4.  My teen years were spent in Orange County – back in the days when they actually had orange trees and groves in Orange County.

5.  Not far from my friend’s house, was a private orchard with a pomegranate tree growing right next to the brick fence.

a.  it was an ancient thing with branches that hung out over the top of the wall.

b.  when the fruit was ripe, we’d hoist each other up and pluck some to enjoy.

6.  That’s the image Jacob presents of Joseph.

a.  his is a life that brings blessing to others.

b.  they enjoy goodness because it drops from him like fruit from a tree.

7.  The reason why Joseph is a fruitful bough, is because he’s well watered.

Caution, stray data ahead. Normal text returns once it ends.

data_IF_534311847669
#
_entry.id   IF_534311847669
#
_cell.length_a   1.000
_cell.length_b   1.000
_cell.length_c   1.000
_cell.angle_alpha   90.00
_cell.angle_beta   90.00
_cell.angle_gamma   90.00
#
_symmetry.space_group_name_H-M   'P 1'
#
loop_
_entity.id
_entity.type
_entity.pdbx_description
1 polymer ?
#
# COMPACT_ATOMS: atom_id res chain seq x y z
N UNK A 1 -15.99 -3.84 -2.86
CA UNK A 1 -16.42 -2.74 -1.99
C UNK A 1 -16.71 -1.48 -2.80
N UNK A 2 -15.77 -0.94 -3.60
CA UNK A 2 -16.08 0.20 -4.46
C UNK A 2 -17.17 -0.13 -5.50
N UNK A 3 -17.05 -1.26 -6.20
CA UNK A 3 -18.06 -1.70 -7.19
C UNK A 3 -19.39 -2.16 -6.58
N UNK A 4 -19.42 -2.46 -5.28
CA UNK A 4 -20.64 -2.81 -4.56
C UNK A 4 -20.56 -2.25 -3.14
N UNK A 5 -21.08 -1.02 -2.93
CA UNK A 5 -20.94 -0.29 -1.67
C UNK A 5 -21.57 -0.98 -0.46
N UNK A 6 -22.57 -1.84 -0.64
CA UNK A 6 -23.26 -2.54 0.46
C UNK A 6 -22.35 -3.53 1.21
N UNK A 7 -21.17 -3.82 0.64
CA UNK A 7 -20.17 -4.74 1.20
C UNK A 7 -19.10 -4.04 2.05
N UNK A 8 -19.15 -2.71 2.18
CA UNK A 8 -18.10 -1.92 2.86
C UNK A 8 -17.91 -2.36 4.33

8.  Really, the image Jacob paints of Joseph is that he isn’t the whole tree, he’s just one branch of it.

a.  his fruitfulness is enabled because of his solid union with the trunk, which draws its life from the well.

b.  Jacob knows Joseph’s fruitfulness lies in the fact that he’s the faithful descendant or branch of Abraham to whom God had made such great and glorious promises;

1) Abraham, Isaac, and Jacob were the trunk

2) and the life of the entire tree was sustained by the Lord Himself

3) He is the well of living water

c.  Jacob knew that because of Joseph’s intimate trust in the Lord, those promises of God to Abraham were finding their fulfillment and fruition in him.

d.  Joseph’s life was a testimony to the faithfulness of God to Abraham, and to all those who like Abraham, will look to him in unwavering faith.